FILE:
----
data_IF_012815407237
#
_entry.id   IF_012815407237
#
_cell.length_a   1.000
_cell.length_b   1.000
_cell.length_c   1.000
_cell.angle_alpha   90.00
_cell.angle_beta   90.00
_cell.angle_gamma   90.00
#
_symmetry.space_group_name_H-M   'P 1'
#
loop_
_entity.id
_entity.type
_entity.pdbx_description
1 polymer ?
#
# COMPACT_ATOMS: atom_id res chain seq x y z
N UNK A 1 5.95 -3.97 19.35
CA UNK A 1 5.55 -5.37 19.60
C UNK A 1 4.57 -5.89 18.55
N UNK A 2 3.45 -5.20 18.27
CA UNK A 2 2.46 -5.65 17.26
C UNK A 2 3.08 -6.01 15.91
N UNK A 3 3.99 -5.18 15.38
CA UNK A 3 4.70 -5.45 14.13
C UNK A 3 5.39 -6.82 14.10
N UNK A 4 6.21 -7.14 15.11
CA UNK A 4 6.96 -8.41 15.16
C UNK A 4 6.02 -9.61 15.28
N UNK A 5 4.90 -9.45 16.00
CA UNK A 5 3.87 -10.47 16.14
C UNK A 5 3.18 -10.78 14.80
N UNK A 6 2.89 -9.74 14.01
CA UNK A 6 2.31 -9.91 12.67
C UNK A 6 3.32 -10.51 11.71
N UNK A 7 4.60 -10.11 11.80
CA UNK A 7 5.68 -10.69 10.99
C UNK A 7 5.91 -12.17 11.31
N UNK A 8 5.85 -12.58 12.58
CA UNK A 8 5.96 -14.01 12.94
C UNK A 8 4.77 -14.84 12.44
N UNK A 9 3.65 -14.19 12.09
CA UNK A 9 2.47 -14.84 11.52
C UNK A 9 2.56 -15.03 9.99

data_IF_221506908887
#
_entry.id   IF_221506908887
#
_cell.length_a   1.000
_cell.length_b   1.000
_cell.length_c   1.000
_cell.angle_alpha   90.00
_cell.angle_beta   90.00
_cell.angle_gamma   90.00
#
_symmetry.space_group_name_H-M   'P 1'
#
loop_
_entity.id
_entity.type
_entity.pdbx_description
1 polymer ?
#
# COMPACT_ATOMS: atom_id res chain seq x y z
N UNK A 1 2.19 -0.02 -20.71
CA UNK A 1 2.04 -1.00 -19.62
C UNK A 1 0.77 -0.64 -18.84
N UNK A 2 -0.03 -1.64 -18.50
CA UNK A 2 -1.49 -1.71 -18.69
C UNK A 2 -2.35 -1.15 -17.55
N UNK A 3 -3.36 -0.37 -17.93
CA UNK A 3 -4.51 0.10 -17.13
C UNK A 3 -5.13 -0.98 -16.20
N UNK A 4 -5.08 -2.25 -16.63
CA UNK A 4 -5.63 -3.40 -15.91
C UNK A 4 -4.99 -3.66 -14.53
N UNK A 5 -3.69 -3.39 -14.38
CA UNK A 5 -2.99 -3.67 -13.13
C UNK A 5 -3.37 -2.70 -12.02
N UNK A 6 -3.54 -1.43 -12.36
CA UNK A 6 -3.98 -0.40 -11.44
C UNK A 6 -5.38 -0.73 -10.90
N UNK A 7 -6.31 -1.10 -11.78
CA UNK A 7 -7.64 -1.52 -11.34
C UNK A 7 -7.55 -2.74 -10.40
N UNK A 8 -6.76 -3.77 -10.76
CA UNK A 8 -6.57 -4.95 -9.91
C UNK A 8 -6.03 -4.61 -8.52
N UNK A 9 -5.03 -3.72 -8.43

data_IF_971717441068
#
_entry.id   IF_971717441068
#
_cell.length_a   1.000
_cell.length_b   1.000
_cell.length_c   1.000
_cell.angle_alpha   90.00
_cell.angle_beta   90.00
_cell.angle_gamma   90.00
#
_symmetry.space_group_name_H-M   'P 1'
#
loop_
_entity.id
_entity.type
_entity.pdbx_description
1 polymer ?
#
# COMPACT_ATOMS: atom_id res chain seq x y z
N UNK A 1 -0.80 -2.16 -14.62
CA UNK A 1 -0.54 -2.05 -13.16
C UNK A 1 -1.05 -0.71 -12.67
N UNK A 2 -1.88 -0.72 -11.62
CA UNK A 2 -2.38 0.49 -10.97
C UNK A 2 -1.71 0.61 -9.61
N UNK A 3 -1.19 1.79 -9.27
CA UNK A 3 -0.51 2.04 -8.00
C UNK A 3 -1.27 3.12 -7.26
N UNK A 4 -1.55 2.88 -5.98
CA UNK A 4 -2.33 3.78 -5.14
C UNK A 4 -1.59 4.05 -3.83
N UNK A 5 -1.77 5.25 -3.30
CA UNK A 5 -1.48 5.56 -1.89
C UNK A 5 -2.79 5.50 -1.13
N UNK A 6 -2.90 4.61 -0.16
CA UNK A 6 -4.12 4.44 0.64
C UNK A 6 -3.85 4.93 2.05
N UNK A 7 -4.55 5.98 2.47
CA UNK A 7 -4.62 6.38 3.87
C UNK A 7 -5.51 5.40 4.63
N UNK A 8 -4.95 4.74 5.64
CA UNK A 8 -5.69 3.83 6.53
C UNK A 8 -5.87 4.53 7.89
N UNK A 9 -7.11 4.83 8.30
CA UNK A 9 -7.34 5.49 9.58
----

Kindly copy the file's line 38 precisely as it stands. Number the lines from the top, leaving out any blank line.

C UNK A 6 3.32 -10.51 11.71